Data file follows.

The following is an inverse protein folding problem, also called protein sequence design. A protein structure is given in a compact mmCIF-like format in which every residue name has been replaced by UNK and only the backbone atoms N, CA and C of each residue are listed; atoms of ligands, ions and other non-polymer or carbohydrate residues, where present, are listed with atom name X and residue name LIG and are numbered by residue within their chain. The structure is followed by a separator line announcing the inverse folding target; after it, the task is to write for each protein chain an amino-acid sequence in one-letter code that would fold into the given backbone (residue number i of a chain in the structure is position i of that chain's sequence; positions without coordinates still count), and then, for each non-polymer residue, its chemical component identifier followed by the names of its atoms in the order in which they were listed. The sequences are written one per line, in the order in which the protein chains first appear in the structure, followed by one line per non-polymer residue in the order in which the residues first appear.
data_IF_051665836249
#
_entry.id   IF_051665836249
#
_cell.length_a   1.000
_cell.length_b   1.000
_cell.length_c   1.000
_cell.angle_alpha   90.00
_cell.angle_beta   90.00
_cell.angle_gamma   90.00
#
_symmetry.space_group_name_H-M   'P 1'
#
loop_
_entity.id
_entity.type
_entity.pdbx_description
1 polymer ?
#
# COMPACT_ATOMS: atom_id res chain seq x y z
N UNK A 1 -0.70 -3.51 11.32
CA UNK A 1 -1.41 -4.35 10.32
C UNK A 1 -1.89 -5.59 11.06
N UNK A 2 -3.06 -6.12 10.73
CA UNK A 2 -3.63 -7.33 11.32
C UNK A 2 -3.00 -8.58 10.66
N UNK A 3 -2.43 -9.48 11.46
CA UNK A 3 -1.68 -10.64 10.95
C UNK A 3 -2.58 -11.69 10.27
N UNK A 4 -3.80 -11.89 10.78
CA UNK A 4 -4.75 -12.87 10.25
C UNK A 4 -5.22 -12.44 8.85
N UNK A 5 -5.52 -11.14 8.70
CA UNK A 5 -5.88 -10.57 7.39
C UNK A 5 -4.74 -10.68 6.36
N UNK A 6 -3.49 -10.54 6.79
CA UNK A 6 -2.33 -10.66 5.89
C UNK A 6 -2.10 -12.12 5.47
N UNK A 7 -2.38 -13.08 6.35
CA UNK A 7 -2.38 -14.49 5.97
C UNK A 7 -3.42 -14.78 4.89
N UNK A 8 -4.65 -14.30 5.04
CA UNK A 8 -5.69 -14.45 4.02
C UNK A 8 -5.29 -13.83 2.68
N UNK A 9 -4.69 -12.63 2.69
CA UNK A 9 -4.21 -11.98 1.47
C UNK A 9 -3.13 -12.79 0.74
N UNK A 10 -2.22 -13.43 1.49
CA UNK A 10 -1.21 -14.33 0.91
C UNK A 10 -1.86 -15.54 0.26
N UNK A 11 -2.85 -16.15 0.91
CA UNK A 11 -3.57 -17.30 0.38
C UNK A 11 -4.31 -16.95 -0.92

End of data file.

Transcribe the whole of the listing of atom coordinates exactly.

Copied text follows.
The following is an inverse protein folding problem, also called protein sequence design. A protein structure is given in a compact mmCIF-like format in which every residue name has been replaced by UNK and only the backbone atoms N, CA and C of each residue are listed; atoms of ligands, ions and other non-polymer or carbohydrate residues, where present, are listed with atom name X and residue name LIG and are numbered by residue within their chain. The structure is followed by a separator line announcing the inverse folding target; after it, the task is to write for each protein chain an amino-acid sequence in one-letter code that would fold into the given backbone (residue number i of a chain in the structure is position i of that chain's sequence; positions without coordinates still count), and then, for each non-polymer residue, its chemical component identifier followed by the names of its atoms in the order in which they were listed. The sequences are written one per line, in the order in which the protein chains first appear in the structure, followed by one line per non-polymer residue in the order in which the residues first appear.
data_IF_051665836249
#
_entry.id   IF_051665836249
#
_cell.length_a   1.000
_cell.length_b   1.000
_cell.length_c   1.000
_cell.angle_alpha   90.00
_cell.angle_beta   90.00
_cell.angle_gamma   90.00
#
_symmetry.space_group_name_H-M   'P 1'
#
loop_
_entity.id
_entity.type
_entity.pdbx_description
1 polymer ?
#
# COMPACT_ATOMS: atom_id res chain seq x y z
N UNK A 1 -0.70 -3.51 11.32
CA UNK A 1 -1.41 -4.35 10.32
C UNK A 1 -1.89 -5.59 11.06
N UNK A 2 -3.06 -6.12 10.73
CA UNK A 2 -3.63 -7.33 11.32
C UNK A 2 -3.00 -8.58 10.66
N UNK A 3 -2.43 -9.48 11.46
CA UNK A 3 -1.68 -10.64 10.95
C UNK A 3 -2.58 -11.69 10.27
N UNK A 4 -3.80 -11.89 10.78
CA UNK A 4 -4.75 -12.87 10.25
C UNK A 4 -5.22 -12.44 8.85
N UNK A 5 -5.52 -11.14 8.70
CA UNK A 5 -5.88 -10.57 7.39
C UNK A 5 -4.74 -10.68 6.36
N UNK A 6 -3.49 -10.54 6.79
CA UNK A 6 -2.33 -10.66 5.89
C UNK A 6 -2.10 -12.12 5.47
N UNK A 7 -2.38 -13.08 6.35
CA UNK A 7 -2.38 -14.49 5.97
C UNK A 7 -3.42 -14.78 4.89
N UNK A 8 -4.65 -14.30 5.04
CA UNK A 8 -5.69 -14.45 4.02
C UNK A 8 -5.29 -13.83 2.68
N UNK A 9 -4.69 -12.63 2.69
CA UNK A 9 -4.21 -11.98 1.47
C UNK A 9 -3.13 -12.79 0.74
N UNK A 10 -2.22 -13.43 1.49
CA UNK A 10 -1.21 -14.33 0.91
C UNK A 10 -1.86 -15.54 0.26
N UNK A 11 -2.85 -16.15 0.91
CA UNK A 11 -3.57 -17.30 0.38
C UNK A 11 -4.31 -16.95 -0.92